Prove that a set is a basis...

• Jul 12th 2010, 07:38 PM
Prove that a set is a basis...
Let {v1,v2,v3} be a basis for vector space V. Prove that, if w is not in sp(v1,v2), then S = {v1,v2,w} is also a basis for V.

I know that in order for S = {v1,v2,w} to be a basis for V, the set S must span V and S must be linearly independent. However, I have no idea whatsoever on how to start this proof. Please help.
• Jul 12th 2010, 07:50 PM
roninpro
You've identified the necessary items. We can start from there.

First, suppose that $S=\{v_1, v_2, w\}$ is linearly dependent. Then, we can find $c_1,c_2,c_3$ (not all zero) so that $c_1v_1+c_2v_2+c_3w=0$, and we may assume that $c_3\ne 0$. (Why?) Rearranging gives $w=\frac{c_1v_1+c_2v_2}{c_3}$. Any problems with this?

To show $\text{span } S=V$, we can write $w=b_1v_1+b_2v_2+b_3v_3$ for some $b_1,b_2,b_3$, where, in particular, $b_3\ne 0$. Now, $S=\{v_1, v_2, b_1v_1+b_2v_2+b_3v_3\}$. Can you see how this helps?

Good luck.
• Jul 12th 2010, 08:29 PM
Quote:

Originally Posted by roninpro
You've identified the necessary items. We can start from there.

First, suppose that $S=\{v_1, v_2, w\}$ is linearly dependent. Then, we can find $c_1,c_2,c_3$ (not all zero) so that $c_1v_1+c_2v_2+c_3w=0$, and we may assume that $c_3\ne 0$. (Why?) Rearranging gives $w=\frac{c_1v_1+c_2v_2}{c_3}$. Any problems with this?

To show $\span S=V$, we can write $w=b_1v_1+b_2v_2+b_3v_3$ for some $b_1,b_2,b_3$, where, in particular, $b_3\ne 0$. Now, $S=\{v_1, v_2, b_1v_1+b_2v_2+b_3v_3\}$. Can you see how this helps?

Good luck.

Okay here goes:
$w=\frac{c_1v_1+c_2v_2}{c_3}$ this basically states that w is dependent of (v1,v2) but since it was given that w is not in span(v1,v2), we can say that c1=c2=c3=0 and S is linearly independent ?

Span(S) = {rv1 + sv2 + t( $b_1v_1+b_2v_2+b_3v_3$)} = {c1v1 + c2v2 + c3v3} = Span(V) = V ?

Is that right?...
• Jul 12th 2010, 09:57 PM
roninpro
You are correct with linear independence. However, $\text{span } S=V$ doesn't quite follow from what you have written.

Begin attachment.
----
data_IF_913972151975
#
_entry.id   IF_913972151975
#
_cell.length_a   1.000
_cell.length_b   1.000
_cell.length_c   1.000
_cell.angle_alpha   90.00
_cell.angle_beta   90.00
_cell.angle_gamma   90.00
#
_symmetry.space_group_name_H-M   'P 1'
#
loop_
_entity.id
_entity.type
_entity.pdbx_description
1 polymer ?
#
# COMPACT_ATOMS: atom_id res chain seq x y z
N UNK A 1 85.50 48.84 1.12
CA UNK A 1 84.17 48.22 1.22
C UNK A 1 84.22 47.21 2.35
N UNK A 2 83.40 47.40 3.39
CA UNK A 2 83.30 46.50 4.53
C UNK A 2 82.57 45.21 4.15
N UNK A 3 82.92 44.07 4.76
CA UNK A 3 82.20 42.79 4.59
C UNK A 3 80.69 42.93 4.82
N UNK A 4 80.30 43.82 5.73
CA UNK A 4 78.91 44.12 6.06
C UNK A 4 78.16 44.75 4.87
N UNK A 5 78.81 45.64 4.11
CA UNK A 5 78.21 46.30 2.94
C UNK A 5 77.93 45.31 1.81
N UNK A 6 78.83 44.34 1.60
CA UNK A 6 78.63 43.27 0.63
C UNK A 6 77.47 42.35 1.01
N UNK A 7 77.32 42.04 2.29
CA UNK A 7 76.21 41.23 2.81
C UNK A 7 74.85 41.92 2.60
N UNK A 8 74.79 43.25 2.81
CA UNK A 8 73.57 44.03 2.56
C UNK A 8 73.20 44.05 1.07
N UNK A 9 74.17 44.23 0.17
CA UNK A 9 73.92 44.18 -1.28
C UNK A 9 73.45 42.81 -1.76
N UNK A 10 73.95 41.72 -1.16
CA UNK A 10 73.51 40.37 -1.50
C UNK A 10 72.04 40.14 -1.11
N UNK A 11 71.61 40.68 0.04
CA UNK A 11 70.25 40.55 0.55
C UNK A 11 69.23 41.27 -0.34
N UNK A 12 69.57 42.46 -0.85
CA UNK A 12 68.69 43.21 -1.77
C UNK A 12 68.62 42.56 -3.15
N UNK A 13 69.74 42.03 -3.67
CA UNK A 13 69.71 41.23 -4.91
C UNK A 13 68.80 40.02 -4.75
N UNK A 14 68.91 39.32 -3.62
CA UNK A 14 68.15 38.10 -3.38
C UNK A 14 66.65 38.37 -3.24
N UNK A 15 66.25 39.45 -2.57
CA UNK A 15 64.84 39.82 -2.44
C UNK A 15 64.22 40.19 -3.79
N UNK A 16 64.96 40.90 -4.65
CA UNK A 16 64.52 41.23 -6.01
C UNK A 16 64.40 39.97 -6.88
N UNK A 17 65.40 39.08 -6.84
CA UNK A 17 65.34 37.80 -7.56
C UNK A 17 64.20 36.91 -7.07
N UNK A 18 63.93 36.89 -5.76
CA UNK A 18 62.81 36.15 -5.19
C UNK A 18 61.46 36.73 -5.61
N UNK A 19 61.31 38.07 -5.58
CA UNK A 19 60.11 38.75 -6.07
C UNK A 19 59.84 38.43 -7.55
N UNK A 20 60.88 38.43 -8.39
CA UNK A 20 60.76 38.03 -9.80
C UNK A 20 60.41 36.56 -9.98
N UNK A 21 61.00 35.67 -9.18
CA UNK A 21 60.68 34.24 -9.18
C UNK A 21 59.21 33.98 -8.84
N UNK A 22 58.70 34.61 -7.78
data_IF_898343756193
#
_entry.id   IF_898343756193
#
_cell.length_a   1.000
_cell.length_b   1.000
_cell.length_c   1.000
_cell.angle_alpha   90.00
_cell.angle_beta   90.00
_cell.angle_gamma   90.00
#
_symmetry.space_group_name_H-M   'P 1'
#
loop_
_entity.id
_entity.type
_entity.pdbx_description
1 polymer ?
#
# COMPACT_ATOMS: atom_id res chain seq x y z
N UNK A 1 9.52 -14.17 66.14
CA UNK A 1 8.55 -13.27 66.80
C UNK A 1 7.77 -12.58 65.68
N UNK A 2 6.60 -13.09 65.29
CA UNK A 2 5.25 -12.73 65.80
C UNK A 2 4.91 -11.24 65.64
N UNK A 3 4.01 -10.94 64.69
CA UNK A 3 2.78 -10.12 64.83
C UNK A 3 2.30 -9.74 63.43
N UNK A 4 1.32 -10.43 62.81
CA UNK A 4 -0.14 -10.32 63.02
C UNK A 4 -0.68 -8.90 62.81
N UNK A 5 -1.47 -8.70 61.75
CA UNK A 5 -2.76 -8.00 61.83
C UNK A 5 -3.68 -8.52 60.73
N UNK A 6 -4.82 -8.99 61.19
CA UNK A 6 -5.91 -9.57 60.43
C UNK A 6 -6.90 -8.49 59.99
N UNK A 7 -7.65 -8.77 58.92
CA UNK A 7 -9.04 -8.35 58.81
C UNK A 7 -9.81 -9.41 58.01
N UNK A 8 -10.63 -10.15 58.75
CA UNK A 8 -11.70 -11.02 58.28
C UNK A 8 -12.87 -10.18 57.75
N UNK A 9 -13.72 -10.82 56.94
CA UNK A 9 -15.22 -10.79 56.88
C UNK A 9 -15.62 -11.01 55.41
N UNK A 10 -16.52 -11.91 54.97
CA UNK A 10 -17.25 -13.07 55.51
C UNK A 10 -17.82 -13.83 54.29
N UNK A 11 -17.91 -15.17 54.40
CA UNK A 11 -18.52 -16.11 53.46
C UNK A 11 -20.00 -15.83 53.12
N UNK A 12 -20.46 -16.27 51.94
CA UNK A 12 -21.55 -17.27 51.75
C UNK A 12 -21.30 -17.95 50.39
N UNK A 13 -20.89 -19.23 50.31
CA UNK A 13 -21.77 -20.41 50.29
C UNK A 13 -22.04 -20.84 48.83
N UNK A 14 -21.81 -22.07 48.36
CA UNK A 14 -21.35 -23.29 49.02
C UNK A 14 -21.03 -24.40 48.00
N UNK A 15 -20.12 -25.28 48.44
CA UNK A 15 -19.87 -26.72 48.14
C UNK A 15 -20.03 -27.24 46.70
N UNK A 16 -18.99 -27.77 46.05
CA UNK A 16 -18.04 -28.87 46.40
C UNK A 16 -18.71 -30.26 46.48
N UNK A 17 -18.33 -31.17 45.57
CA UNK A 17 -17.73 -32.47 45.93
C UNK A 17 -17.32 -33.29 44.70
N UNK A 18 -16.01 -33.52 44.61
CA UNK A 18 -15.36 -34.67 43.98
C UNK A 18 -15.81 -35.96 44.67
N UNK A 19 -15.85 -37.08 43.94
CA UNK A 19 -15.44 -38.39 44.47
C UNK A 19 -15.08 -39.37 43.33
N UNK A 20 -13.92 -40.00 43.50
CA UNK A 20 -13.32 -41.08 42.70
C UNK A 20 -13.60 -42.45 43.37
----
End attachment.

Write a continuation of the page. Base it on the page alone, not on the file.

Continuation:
We do have $\text{span } S=\{rv_1+sv_2+t(b_1v_1+b_2v_2+b_3v_3)\ | \ r,s,t\in F\}$, as you wrote. But this can be rewritten: $\{(r+tb_1)v_1+(s+tb_2)v_2+tb_3v_3\ | \ r,s,t\in F\}$. To complete the proof, you need to show that $r+tb_1, s+tb_2, tb_3$ range over all possible values, which amounts to solving a system of equations.
• Jul 13th 2010, 08:03 PM
Quote:

Originally Posted by roninpro
You are correct with linear independence. However, $\text{span } S=V$ doesn't quite follow from what you have written.

We do have $\text{span } S=\{rv_1+sv_2+t(b_1v_1+b_2v_2+b_3v_3)\ | \ r,s,t\in F\}$, as you wrote. But this can be rewritten: $\{(r+tb_1)v_1+(s+tb_2)v_2+tb_3v_3\ | \ r,s,t\in F\}$. To complete the proof, you need to show that $r+tb_1, s+tb_2, tb_3$ range over all possible values, which amounts to solving a system of equations.

Okay... Thanks alot for your help !!
Also, i just learned in class today that since sp(v1,v2,v3) is a basis for vector space V, we know that dim(V)=3 - which means that any subset of vectors with 3 elements is also a basis for V. I hope that's right.
Thanks again for your help !!
• Jul 13th 2010, 08:05 PM
Ackbeet
"...we know that dim(V)=3 - which means that any subset of vectors with 3 elements is also a basis for V..."

They have to be linearly independent. Then they are a basis.
• Jul 13th 2010, 08:59 PM